Blue Velvet was shot anamorphically on 35mm film. It was shot on a six million dollar budget. Not exactly chump change in 1986, but far from what we would call an A-list feature (Aliens had a production budget just over three times this). The transfer tends to reflect this.
The transfer is sharp enough that subtle features like changes in actors' hair colour or the details of such props as the ear stand out, but not up to the standards of similarly-aged films (the aforementioned Aliens for example). Compounding this, and a good deal more of a problem, is the shadow detail. In the shot when Laura Dern appears and talks to Kyle MacLachlan for the first time, the entire frame appeared to go black for a second and change (watching this shot in a room with controlled lighting reveals a little more detail in the image, but not a great amount). The portions of the film that are not brightly lit are very limited in shadow detail, with only the barest minimum to make sense of the shots visible. Fortunately, there is no low-level noise.
The colours in the film follow two schemes. In daytime scenes, especially the "idyllic" type shots, the colours are generally quite warm and rich. Any time the action takes place at night, on the other hand, the colours are very subdued save for a few exceptions such as Isabella Rossellini's lips. Both colour schemes are rendered faithfully. Bleed is visible in the opening "lookit how nice and happy this lil burg is" shots, but otherwise does not occur and I believe is deliberate in that instance. Misregistration does not occur at all.
The transfer is compressed in the AVC codec and does not show any compression artefacting. Film to video artefacts are not evident, either. Film artefacts in the form of small white and black marks are visible from time to time throughout the entirety of the film, but considering that the film is now twenty-six years old, these artefacts are well within acceptable limits.
The transfer is presented with English for the Hearing Impaired subtitles. They are presented in a white font with a black outline. The font is small, so readability might be a concern on screens smaller than fifty inches. There are some variations from subtitle to spoken word at times, but they seem to be accurate enough to keep the intended users abreast of what is being said. (For the record, I prefer smaller fonts, but with effort to keep the whole line on the screen and usage of the frame that does not suggest intention for a screen of 0.5:1 or similar.)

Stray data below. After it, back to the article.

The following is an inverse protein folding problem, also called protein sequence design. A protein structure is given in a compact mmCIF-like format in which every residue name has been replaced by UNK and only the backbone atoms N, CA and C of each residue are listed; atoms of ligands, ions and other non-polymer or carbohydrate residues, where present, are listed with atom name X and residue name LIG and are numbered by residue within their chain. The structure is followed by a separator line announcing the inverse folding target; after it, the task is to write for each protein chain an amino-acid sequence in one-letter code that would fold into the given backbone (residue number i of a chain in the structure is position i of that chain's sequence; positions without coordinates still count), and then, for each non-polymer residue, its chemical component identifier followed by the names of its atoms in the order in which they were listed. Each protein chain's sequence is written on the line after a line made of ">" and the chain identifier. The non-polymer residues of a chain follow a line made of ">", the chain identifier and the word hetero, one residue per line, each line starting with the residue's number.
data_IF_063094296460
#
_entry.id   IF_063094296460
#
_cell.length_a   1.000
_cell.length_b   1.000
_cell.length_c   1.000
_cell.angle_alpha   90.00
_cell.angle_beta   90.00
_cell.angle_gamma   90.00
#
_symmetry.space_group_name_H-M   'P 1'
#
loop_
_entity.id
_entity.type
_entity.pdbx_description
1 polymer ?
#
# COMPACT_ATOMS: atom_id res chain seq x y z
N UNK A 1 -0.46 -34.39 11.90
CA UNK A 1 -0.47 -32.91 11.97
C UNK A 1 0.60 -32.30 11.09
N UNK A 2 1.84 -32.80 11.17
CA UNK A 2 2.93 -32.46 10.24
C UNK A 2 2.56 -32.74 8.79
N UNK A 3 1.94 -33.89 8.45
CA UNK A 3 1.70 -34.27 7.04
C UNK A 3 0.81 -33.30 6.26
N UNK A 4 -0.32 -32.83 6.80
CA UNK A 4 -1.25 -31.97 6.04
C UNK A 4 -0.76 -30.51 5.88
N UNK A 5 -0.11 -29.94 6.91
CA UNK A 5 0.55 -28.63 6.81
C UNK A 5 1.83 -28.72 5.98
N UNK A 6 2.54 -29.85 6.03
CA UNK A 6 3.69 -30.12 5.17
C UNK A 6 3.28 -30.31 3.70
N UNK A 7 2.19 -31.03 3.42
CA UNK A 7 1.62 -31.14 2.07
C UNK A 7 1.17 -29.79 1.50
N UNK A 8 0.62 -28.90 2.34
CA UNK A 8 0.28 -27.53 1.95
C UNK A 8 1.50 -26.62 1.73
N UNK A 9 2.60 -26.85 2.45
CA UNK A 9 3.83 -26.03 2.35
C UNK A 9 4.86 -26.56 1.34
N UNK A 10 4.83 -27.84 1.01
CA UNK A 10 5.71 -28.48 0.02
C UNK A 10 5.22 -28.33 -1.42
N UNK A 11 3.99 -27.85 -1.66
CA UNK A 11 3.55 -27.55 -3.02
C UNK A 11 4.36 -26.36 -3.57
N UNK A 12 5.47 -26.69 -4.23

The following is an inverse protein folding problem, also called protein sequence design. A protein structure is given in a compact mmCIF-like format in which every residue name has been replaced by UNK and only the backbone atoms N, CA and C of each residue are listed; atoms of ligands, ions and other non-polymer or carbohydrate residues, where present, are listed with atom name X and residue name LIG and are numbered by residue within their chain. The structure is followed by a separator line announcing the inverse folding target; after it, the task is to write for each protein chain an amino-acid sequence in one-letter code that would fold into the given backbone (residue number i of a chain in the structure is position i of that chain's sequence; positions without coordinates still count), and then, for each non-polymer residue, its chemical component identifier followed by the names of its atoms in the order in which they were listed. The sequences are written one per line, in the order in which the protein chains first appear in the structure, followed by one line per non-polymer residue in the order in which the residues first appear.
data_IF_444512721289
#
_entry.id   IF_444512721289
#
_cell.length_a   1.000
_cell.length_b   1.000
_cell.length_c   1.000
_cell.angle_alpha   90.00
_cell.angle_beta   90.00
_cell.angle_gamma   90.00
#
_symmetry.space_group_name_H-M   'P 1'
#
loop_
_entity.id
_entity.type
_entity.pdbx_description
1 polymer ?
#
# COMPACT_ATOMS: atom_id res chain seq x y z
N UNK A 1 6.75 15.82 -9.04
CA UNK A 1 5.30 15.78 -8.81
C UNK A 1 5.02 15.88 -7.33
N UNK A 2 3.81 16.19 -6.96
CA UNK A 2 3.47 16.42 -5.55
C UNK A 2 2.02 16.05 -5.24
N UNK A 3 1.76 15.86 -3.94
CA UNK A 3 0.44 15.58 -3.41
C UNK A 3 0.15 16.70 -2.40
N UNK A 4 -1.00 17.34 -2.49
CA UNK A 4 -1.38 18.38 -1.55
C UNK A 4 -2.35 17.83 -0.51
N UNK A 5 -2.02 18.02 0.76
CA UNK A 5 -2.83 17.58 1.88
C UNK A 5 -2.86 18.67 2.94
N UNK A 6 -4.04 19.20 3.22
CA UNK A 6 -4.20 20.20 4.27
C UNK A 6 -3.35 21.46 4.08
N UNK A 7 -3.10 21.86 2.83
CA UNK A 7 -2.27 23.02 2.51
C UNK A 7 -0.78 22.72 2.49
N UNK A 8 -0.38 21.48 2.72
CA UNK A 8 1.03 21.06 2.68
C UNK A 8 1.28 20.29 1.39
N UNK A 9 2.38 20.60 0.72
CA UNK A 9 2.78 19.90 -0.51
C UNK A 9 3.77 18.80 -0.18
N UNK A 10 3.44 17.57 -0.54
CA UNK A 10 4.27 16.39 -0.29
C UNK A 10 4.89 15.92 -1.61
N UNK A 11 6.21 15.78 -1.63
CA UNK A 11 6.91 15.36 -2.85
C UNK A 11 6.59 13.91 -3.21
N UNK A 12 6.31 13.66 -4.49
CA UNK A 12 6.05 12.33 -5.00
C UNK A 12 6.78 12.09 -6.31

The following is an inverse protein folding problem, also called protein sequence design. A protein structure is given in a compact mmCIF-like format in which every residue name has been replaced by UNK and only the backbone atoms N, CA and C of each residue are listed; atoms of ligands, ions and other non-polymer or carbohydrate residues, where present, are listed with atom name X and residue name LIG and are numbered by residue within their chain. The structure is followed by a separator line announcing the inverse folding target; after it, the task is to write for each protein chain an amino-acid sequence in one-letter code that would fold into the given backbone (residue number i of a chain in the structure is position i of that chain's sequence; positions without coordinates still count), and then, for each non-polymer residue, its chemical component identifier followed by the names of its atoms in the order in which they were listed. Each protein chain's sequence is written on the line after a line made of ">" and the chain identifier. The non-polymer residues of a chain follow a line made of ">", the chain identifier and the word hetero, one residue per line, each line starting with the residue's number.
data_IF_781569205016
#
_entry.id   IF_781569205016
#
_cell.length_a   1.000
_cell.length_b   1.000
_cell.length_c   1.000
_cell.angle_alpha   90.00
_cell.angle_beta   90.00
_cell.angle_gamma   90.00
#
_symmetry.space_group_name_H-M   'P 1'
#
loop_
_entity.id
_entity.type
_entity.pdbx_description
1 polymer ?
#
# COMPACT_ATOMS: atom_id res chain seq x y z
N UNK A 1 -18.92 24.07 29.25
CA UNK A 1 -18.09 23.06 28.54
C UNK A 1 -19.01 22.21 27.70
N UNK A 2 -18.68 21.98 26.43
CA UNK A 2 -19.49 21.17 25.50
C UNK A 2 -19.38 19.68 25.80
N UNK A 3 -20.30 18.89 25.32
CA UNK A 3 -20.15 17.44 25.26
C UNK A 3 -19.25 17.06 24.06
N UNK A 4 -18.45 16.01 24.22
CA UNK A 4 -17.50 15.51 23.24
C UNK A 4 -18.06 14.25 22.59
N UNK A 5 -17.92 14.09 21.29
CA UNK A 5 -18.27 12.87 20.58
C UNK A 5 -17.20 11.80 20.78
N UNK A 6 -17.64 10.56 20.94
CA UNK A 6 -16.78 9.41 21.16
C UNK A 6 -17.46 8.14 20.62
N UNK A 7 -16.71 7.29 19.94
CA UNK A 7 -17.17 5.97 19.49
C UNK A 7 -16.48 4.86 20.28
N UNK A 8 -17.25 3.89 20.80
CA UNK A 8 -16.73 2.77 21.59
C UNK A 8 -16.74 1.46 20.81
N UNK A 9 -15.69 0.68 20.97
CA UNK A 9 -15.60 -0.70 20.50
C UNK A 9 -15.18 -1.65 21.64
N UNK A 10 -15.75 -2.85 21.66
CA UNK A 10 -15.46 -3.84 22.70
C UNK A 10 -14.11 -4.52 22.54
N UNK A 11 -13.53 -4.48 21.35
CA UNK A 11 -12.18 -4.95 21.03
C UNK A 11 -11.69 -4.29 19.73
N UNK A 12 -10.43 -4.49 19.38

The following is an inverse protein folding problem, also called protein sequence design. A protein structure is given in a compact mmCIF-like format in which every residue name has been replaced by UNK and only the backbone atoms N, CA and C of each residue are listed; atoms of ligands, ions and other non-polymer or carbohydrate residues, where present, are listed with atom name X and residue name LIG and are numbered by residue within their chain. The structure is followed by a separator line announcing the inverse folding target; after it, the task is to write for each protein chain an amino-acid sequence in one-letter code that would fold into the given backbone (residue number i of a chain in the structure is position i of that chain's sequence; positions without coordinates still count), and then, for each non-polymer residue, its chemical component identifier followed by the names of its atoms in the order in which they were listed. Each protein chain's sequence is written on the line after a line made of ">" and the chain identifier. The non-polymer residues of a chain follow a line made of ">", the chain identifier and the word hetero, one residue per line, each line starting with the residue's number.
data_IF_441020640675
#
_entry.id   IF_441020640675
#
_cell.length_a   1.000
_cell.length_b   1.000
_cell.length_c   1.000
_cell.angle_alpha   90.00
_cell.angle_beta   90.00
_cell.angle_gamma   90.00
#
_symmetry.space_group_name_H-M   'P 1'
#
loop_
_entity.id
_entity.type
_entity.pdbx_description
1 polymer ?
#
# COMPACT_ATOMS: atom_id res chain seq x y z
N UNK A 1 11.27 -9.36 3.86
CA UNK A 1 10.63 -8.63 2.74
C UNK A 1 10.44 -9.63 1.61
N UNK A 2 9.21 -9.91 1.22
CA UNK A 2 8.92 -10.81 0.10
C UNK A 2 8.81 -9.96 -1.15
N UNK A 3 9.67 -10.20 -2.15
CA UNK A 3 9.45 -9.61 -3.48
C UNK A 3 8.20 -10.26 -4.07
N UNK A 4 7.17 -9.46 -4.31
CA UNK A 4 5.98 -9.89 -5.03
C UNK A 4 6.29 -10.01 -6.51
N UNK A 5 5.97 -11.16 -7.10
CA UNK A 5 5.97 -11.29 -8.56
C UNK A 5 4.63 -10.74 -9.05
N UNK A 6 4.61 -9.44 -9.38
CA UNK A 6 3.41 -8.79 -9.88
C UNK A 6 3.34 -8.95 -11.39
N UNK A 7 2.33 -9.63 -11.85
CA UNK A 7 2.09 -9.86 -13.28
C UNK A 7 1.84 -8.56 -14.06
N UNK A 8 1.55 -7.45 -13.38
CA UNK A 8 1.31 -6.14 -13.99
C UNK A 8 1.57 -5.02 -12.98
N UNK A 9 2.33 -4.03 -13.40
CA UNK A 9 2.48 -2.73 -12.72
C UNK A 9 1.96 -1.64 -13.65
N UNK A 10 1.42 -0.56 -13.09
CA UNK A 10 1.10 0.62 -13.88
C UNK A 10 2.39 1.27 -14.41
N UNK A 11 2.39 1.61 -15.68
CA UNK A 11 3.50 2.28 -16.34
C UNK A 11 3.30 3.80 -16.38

The audio transfer is very good, with a couple of small caveats. A total of seven soundtracks are presented on this disc. The first, and default, is the original English dialogue in DTS HD Master Audio with 5.1 channels. Dubs in Spanish Dolby Digital 2.0, French DTS 5.1, Portuguese Dolby Digital 2.0, Italian DTS 5.1, German DTS 5.1, and Spanish DTS 5.1 are also offered. Although the volume of the dubs is somewhat more consistent than one might expect with a film of this age, their quality is still rather variable.
The volume of the English soundtrack overall is a bit low, and many of Kyle MacLachlan's lines prompted me to turn the volume up until I was about eight points above my usual listening level. Once this problem is accounted for, dialogue is generally quite easy to understand, even with Kyle MacLachlan's soft speech and Isabella Rossellini's heavy accent. No audio sync problems were noted.
The music in this film consists of a score by Angelo Badalamenti and some "additional music" composed by David Lynch, along with some soul numbers from what was even then a bygone era. The Bobby Vinton song Blue Velvet features prominently, as I am sure one might expect. The score music is perfectly matched to the film. That is, it is freakish, disturbing, and seemingly designed to draw innocent young men like Jeffrey Beaumont in. As I have said, artists like Mr. Bungle have quoted from this film, so the music in this film is going to stay in one's memory as persistently as the film itself.
The surround channels are used very sparingly for environmental effects such as birds tweeting, parts of the music, and the very occasional Foley. As I have said about another recently-heard soundtrack, one could lose the rear channels from this transfer and not miss a thing.
The subwoofer is used a little more to support musical numbers or violence. Unlike the surround channels, it could not be removed without being missed. It is integrated well in the moments it appears, but stands out due to infrequency of use.
|Surround Channel Use|
A moderately-sized, mostly standard-definition, but also frequently interesting collection of extras is present.